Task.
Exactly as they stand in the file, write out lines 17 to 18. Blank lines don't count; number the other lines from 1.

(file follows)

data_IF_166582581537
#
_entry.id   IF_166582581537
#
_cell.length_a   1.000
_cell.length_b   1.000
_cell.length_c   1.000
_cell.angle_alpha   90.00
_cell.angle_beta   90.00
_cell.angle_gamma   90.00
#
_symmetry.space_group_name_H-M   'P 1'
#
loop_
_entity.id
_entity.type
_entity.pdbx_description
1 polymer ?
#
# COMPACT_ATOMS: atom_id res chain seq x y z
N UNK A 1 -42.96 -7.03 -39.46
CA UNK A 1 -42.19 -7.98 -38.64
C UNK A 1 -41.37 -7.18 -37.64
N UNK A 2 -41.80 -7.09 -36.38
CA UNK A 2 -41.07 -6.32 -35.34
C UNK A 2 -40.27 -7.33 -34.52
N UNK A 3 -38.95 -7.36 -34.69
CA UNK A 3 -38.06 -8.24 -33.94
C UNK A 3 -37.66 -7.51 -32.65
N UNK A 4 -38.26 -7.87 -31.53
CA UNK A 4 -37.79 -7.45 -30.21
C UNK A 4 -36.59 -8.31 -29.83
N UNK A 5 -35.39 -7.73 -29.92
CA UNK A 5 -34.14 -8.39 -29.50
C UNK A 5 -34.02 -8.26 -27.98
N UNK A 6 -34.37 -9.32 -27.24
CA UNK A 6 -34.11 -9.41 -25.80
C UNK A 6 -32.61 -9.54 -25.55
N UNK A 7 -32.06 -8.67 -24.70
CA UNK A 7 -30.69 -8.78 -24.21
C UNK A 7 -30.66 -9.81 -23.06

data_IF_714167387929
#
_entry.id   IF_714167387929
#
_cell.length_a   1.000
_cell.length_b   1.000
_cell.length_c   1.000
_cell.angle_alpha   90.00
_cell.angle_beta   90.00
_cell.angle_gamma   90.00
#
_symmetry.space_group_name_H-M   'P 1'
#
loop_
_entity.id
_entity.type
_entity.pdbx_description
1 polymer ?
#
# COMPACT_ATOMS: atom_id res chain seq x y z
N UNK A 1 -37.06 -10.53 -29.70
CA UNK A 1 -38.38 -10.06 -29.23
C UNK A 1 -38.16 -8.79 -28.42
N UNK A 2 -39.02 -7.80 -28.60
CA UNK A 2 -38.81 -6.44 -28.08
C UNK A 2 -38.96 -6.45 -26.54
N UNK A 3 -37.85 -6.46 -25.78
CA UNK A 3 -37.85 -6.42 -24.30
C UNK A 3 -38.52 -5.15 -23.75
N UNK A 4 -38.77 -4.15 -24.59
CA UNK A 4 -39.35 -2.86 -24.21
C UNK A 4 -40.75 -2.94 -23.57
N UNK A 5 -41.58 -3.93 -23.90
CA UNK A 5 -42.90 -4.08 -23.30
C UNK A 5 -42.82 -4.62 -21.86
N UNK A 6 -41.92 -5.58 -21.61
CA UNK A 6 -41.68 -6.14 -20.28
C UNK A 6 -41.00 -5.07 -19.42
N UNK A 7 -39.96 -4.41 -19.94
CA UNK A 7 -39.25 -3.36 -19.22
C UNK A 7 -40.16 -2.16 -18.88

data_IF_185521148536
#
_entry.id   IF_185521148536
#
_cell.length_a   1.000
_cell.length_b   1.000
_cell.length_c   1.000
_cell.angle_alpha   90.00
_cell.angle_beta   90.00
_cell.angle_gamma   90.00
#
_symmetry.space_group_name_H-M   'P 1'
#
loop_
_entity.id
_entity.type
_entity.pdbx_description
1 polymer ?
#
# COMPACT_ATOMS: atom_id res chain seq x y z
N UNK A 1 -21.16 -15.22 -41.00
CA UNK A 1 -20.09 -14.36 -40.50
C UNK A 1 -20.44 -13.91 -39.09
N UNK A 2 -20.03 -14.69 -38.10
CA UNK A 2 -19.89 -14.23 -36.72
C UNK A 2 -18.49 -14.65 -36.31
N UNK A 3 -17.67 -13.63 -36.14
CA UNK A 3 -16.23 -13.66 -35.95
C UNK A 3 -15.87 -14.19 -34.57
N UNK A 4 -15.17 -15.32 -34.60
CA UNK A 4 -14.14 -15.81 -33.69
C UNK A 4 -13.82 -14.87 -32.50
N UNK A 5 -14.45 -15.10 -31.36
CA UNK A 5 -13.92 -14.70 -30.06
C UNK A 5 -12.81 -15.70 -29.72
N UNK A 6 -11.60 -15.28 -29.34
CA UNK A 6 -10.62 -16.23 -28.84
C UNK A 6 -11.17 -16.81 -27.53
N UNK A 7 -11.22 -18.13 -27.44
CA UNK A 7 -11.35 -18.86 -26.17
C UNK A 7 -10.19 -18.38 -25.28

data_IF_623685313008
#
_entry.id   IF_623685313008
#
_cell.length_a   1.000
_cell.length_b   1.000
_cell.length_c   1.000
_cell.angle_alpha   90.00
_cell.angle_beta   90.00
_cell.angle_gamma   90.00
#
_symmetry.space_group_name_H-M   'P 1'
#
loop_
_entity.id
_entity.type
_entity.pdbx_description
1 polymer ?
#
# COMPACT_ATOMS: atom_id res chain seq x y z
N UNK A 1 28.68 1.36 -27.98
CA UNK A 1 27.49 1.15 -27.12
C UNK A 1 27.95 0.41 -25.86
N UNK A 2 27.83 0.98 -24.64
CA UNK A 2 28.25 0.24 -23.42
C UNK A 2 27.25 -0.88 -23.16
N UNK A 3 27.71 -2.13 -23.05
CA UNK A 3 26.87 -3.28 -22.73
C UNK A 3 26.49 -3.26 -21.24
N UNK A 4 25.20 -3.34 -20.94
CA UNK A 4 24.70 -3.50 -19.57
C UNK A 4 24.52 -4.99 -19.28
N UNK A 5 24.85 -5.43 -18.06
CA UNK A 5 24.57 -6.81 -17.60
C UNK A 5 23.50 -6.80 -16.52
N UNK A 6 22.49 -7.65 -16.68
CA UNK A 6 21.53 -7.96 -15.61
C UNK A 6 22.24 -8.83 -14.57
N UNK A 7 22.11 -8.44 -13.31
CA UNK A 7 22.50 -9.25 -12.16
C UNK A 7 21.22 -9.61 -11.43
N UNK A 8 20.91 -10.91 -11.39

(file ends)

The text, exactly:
_entity.pdbx_description
1 polymer ?